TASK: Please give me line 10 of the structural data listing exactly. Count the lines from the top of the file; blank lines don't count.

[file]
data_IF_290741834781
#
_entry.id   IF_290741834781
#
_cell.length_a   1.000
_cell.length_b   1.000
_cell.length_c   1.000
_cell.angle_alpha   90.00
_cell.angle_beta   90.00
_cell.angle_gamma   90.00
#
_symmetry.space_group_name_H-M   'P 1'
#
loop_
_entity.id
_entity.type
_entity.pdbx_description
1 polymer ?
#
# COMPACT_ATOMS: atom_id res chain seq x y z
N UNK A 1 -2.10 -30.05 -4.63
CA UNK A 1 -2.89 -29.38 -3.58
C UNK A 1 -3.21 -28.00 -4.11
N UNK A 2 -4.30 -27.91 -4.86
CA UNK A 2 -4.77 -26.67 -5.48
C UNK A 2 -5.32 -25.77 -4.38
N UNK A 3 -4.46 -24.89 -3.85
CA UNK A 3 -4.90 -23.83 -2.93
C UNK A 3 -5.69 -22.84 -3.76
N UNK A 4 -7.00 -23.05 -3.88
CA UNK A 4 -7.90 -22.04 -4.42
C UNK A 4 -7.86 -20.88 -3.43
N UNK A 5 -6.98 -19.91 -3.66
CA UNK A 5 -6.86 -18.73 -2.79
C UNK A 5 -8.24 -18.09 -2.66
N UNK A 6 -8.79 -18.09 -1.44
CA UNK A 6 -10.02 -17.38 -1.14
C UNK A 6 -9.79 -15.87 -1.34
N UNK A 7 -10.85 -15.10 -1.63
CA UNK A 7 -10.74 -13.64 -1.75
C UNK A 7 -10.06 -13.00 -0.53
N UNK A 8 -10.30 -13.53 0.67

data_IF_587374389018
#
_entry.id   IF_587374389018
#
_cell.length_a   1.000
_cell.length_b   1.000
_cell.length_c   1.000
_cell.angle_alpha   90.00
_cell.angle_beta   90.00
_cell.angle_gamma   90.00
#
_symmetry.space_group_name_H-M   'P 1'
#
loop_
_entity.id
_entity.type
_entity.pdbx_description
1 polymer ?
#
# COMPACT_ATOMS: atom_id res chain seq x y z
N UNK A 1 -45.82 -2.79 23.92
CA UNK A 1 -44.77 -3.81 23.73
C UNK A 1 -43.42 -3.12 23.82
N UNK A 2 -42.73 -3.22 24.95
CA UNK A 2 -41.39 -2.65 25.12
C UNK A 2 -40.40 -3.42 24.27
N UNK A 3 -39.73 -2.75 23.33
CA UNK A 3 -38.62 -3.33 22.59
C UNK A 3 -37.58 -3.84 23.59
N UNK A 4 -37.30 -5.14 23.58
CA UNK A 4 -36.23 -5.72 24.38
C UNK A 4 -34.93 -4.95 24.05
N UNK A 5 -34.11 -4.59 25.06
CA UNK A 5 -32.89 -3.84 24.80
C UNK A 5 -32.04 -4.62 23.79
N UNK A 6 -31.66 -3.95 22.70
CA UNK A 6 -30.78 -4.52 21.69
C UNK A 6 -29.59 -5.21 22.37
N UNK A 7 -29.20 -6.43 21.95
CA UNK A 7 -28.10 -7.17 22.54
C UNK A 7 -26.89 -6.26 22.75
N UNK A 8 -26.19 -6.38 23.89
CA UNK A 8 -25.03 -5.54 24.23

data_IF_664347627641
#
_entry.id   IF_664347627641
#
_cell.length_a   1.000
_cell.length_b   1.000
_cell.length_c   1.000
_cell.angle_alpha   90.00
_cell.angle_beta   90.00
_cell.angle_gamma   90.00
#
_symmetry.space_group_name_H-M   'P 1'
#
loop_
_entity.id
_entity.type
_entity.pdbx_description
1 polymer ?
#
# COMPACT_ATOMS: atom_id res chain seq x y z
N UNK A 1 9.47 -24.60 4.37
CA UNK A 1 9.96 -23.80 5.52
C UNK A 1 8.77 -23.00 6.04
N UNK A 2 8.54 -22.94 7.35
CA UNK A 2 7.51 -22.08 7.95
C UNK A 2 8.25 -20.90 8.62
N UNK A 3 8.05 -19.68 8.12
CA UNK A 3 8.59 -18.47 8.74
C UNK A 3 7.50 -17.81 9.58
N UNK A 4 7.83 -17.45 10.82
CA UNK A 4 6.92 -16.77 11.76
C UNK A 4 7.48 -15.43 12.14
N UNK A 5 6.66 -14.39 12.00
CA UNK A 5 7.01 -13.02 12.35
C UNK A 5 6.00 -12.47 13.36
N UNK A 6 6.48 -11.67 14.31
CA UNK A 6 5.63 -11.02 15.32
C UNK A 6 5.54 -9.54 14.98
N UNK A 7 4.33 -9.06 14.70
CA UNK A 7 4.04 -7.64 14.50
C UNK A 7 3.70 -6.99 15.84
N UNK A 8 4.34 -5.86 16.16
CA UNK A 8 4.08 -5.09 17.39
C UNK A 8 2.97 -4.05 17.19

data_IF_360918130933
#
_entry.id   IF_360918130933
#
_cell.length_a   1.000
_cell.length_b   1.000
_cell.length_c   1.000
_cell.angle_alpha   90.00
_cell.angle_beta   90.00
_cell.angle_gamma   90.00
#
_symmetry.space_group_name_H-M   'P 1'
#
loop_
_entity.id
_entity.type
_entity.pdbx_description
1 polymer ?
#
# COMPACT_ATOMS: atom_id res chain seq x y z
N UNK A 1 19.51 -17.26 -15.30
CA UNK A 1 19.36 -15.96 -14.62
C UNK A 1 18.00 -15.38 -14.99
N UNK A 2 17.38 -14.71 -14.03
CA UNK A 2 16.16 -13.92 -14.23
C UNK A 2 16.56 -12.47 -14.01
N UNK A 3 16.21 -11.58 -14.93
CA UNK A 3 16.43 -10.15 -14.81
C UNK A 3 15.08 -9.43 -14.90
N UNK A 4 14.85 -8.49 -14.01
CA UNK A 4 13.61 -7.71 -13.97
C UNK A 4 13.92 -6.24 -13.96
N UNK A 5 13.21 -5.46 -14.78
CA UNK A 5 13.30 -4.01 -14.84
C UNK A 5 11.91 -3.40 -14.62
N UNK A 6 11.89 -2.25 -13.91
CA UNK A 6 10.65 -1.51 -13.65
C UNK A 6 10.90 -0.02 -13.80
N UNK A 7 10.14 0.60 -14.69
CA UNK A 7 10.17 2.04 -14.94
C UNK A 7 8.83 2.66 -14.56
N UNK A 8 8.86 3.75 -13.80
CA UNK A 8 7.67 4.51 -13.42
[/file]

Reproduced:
_cell.angle_gamma   90.00